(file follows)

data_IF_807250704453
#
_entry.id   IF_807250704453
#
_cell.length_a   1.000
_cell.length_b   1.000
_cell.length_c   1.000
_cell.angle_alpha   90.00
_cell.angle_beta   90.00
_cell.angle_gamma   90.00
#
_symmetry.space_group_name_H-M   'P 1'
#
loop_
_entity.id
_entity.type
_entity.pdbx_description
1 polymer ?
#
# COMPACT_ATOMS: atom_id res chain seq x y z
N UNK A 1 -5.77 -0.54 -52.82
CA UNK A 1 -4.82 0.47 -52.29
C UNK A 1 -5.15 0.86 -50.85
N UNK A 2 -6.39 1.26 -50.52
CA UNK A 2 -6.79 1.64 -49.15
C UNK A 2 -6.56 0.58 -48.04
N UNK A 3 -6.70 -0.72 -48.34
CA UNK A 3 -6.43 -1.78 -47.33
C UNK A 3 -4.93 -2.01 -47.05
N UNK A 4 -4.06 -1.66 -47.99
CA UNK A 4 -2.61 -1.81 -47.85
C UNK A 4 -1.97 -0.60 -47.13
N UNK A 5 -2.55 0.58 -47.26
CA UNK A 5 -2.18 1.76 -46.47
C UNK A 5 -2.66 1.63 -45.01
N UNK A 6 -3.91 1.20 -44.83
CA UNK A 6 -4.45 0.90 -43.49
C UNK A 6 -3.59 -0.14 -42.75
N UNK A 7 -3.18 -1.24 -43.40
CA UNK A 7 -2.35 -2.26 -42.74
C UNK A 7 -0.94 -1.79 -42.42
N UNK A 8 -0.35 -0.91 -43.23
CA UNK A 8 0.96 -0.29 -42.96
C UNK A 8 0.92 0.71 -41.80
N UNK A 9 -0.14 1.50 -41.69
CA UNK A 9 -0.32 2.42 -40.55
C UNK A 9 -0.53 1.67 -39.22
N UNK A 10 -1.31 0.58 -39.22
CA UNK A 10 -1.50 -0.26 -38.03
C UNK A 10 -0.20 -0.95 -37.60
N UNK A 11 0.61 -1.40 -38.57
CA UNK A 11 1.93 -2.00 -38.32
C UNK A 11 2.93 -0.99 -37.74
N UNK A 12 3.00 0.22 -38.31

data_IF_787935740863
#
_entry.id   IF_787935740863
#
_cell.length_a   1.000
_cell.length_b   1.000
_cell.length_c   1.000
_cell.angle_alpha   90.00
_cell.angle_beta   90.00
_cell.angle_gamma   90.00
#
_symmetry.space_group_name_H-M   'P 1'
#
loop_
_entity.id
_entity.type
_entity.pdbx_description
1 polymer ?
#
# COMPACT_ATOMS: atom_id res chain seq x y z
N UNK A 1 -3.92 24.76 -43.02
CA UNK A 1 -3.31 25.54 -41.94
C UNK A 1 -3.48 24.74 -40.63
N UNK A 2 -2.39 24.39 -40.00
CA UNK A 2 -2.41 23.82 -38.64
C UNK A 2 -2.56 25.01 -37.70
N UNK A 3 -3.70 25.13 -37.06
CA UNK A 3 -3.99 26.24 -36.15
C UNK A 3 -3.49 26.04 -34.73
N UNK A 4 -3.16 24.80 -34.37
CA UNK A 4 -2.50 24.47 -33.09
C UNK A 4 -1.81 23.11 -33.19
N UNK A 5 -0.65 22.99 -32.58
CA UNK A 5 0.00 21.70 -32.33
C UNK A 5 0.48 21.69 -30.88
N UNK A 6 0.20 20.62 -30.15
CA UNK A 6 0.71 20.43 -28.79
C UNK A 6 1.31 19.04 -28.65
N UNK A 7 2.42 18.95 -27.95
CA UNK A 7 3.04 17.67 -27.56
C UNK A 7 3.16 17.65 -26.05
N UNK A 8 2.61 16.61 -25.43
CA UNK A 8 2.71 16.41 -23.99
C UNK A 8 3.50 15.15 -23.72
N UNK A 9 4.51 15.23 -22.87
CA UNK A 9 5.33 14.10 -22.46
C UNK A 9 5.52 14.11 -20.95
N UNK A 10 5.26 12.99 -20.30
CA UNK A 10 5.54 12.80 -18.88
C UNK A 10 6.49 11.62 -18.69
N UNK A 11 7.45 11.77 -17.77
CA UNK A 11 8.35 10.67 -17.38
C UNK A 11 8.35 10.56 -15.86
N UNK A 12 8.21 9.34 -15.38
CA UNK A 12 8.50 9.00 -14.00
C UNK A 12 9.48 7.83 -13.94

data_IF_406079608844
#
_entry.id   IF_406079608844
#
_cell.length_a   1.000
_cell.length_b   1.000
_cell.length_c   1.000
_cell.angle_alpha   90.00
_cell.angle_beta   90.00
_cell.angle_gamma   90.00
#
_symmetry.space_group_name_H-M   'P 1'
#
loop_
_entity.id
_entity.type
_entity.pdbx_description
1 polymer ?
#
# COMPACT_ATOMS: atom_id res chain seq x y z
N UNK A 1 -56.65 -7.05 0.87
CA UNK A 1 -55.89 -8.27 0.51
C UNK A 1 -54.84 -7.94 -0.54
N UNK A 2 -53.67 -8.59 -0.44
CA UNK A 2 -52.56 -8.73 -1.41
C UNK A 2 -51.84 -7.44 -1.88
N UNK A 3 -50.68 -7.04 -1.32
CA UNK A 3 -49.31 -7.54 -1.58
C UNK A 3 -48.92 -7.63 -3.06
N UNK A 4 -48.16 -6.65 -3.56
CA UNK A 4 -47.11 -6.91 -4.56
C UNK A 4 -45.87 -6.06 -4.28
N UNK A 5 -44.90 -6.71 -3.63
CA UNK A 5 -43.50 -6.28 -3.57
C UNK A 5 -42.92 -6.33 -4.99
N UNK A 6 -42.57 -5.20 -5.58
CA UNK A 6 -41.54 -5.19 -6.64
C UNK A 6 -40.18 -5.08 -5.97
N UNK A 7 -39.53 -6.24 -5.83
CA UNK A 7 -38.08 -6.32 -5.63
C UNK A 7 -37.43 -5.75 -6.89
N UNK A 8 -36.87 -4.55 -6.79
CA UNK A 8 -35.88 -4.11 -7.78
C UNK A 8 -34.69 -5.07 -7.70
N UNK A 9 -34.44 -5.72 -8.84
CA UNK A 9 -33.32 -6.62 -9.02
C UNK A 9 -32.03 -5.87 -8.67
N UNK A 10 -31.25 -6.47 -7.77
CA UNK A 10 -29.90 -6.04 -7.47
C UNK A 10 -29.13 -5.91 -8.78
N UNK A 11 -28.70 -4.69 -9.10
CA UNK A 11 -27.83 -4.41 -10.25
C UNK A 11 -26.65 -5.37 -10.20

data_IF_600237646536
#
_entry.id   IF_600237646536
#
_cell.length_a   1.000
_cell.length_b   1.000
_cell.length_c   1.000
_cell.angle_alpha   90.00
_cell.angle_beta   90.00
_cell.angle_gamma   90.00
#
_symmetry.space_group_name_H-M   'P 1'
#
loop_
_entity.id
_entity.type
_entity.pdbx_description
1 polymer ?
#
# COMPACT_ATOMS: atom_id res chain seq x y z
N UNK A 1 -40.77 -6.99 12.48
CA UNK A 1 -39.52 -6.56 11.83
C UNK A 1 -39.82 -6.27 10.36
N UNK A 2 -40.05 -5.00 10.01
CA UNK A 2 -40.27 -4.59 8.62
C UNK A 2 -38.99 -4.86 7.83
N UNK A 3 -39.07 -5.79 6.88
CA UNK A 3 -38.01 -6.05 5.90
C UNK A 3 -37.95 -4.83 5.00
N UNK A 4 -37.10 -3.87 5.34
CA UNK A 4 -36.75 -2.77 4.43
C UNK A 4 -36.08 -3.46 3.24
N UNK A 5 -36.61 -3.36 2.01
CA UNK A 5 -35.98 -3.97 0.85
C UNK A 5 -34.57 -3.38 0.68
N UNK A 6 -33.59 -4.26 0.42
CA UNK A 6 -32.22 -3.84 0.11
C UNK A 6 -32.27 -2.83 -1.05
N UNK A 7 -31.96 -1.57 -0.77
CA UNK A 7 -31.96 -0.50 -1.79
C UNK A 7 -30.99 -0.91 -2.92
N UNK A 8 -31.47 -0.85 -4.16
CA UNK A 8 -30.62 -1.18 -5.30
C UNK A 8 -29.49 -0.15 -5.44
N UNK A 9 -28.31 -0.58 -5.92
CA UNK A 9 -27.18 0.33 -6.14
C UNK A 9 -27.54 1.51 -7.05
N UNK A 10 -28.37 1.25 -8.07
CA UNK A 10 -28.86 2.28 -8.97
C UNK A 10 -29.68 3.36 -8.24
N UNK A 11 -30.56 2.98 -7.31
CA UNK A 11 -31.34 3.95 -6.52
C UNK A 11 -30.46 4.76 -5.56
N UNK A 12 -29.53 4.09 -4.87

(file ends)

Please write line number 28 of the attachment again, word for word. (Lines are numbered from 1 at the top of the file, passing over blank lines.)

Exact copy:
CA UNK A 3 -6.43 -1.78 -47.33